March 5, 2006 - Congratulations to Captain Tony Lau, Captain Ben Udashkin and Lieutenant Greg Vandemark for passing Phase 2 of the National Star Test. They joined 102 other Cadets from across Central Ontario at Peel Regional Police Headquarters in Mississauga this weekend to complete their testing which included practical map and compass, drill and classroom instruction and bushcraft.
March 2, 2006 - Commanding Officer's Commendation certificates were presented to the following cadets at the final training parade of the year. Certificates are presented for the top mark on the final level test in each platoon for Red, Silver and Gold Star.
Platoon 3 –
Corporal Clark Rabbior
March 2, 2006 - Congratulations to the following cadets on their appointments and promotions:
September 18, 2005 - Hundred of pipers and drummers gathered from around Ontario on Sun Sept 18th, to march through the streets of Toronto to show support for Cancer Research. The parade began at Nathan Phillips and finished at Queens Park where his Honour, the Lieutenant-Governor of Ontario addressed the crowds. Following the parade, our Pipers and Drummers gathered in the private chambers for a photo shoot with the Lieutenant Governor and were treated to a small reception.
Well Done to the Pipes and Drums for a fine showing!
September 15, 2005 - By Cadet Major Arthur Wong, Deputy Commanding Officer
"Good afternoon Andreans of the 142 St. Andrew’s Highland Cadet Corps,
Cadets has been a major part of school life since 1905 where every student is expected to participate in the program in one way or another. The corps training program runs throughout the year and its aims are to teach the star programme, conduct optional training opportunities, prepare for our Annual Inspection, and to encourage all cadets to participate in citizenship activities, physical fitness and to develop leadership knowledge and skills.
The Army Cadet star training levels teaches and practices the minimum skills and knowledge necessary to achieve the training objectives of army cadets. The programme is divided into five levels: Green Star, Red Star, Silver Star, Gold Star and Platinum Star. The Green Star program is designed for Grade 8s and is the first year of training in which cadets will be taught the basics and what it’s like to be a cadet. The Red Star program is designed for Grade 9s and involves the development of basic cadet knowledge. The Silver Star program is designed for Grade 10s and concentrates on the development of leadership and basic teaching skills. The Gold Star program in which Grade 11 cadets will perfect their instructional abilities and move into a leadership role. The Platinum Star is a newer program that allows Grade 12 students to take on leadership roles and provide training support for the Green, Red, Silver and Gold Star levels. Also, for those who wish to excel in their Star level training, we encourage you to challenge yourself in the National Star Certification Exam.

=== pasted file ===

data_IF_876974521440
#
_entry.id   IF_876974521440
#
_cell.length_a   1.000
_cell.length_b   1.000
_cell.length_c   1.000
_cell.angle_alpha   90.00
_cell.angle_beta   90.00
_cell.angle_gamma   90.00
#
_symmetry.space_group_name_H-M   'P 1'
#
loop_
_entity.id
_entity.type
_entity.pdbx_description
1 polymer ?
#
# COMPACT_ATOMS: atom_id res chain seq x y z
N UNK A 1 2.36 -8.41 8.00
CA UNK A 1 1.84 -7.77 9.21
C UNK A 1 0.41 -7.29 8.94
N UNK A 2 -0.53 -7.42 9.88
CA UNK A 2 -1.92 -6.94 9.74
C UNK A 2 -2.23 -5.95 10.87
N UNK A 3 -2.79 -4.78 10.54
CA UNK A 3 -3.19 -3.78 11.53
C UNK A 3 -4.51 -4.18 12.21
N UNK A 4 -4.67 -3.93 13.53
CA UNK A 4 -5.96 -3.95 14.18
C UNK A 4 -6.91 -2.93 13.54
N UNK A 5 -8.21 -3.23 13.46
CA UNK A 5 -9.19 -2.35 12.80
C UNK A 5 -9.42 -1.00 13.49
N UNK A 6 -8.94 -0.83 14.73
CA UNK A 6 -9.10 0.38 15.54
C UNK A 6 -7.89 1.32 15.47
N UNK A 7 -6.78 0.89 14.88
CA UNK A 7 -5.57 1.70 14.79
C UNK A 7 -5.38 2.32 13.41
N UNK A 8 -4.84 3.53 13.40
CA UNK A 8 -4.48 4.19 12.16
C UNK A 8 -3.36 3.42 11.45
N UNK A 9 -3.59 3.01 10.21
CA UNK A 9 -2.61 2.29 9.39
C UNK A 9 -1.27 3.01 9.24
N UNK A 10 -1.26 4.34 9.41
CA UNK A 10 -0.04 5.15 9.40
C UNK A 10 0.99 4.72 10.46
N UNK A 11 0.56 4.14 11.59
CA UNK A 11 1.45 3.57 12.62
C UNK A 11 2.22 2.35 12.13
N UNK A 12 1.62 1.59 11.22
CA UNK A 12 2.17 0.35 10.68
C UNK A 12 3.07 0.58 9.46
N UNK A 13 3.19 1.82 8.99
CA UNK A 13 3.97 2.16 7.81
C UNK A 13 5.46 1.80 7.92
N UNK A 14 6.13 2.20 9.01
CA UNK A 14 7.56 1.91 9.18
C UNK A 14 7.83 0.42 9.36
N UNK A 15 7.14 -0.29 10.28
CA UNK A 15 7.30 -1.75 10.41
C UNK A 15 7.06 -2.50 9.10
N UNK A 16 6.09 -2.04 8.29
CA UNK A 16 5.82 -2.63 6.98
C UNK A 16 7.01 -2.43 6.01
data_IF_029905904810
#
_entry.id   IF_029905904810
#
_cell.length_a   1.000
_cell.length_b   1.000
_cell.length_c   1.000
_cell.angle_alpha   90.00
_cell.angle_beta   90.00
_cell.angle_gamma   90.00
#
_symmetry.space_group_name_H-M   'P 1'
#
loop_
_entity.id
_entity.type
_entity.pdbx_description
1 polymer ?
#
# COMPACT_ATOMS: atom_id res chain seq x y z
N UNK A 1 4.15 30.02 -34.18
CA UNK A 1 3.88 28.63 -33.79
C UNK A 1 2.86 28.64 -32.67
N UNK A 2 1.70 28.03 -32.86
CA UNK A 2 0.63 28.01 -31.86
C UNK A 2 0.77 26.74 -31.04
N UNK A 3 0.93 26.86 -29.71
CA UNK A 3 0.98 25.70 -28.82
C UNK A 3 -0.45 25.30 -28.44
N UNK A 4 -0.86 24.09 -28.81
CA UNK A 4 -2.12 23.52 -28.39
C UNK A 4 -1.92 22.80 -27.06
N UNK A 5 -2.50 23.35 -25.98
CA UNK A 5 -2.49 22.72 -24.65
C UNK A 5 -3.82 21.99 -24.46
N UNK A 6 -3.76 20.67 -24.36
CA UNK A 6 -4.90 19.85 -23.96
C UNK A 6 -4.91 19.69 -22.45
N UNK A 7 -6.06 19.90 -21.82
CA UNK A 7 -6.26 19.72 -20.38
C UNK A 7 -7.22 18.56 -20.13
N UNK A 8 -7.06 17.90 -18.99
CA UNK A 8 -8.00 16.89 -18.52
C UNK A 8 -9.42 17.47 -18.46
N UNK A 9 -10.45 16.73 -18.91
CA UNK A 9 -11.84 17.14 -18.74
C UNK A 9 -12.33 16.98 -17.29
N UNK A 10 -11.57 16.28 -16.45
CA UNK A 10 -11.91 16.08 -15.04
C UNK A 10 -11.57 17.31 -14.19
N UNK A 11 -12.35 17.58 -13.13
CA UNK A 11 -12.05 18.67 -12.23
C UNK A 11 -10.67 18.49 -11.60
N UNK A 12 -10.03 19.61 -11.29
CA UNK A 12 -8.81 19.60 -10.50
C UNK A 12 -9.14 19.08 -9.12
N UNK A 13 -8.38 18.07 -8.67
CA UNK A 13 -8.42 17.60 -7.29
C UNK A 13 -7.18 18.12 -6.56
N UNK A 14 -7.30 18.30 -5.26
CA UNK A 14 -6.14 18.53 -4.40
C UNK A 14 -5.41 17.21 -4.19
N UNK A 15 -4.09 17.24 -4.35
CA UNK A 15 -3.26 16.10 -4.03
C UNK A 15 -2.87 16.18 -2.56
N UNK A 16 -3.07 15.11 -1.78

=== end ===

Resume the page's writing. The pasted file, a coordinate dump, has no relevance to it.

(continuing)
The Cadet program also provides optional cadet programmes for students to excel in certain skills. The corps offers the Pipes and Drums Training and Band program conducted by Gold Medallist Jim McGillivray and the Cadet Military Band under the direction of Captain Ringler and Ms. Chasson. We also offer extra programs such as Rock Climbing, SCUBA, Driver Education, First Aid, Marksmanship, Quartermaster’s Store staff, and the world renown Duke of Edinburgh’s Award.
Whether you are on parade, on an expedition, setting up a tent or playing the bagpipes you will all be placed in positions of responsibility and we hope that you gain valuable life skills, knowledge of yourself, and an awareness of your environment.
The Cadets program encourages the development of four core values; Loyalty, Professionalism, Mutual Respect, and Integrity.
I leave you with a quote from air cadet Tara Grisdale from the 826 Gryphon Squadron in Dundas, Ontario:
I encourage all of you to get involved and participate in as many programs as possible so that when you are in your final year you don’t look back and regret that you missed out on the large variety of opportunities.
September 12, 2005 - Cadet Corps kicks off 101st year with Senior Leadership program. The new Staff Cadet Instructors worked with Major McCue, Mr Ramon, Mr Service and guest instructor Kris van Wissen for a day of leadership training and theory.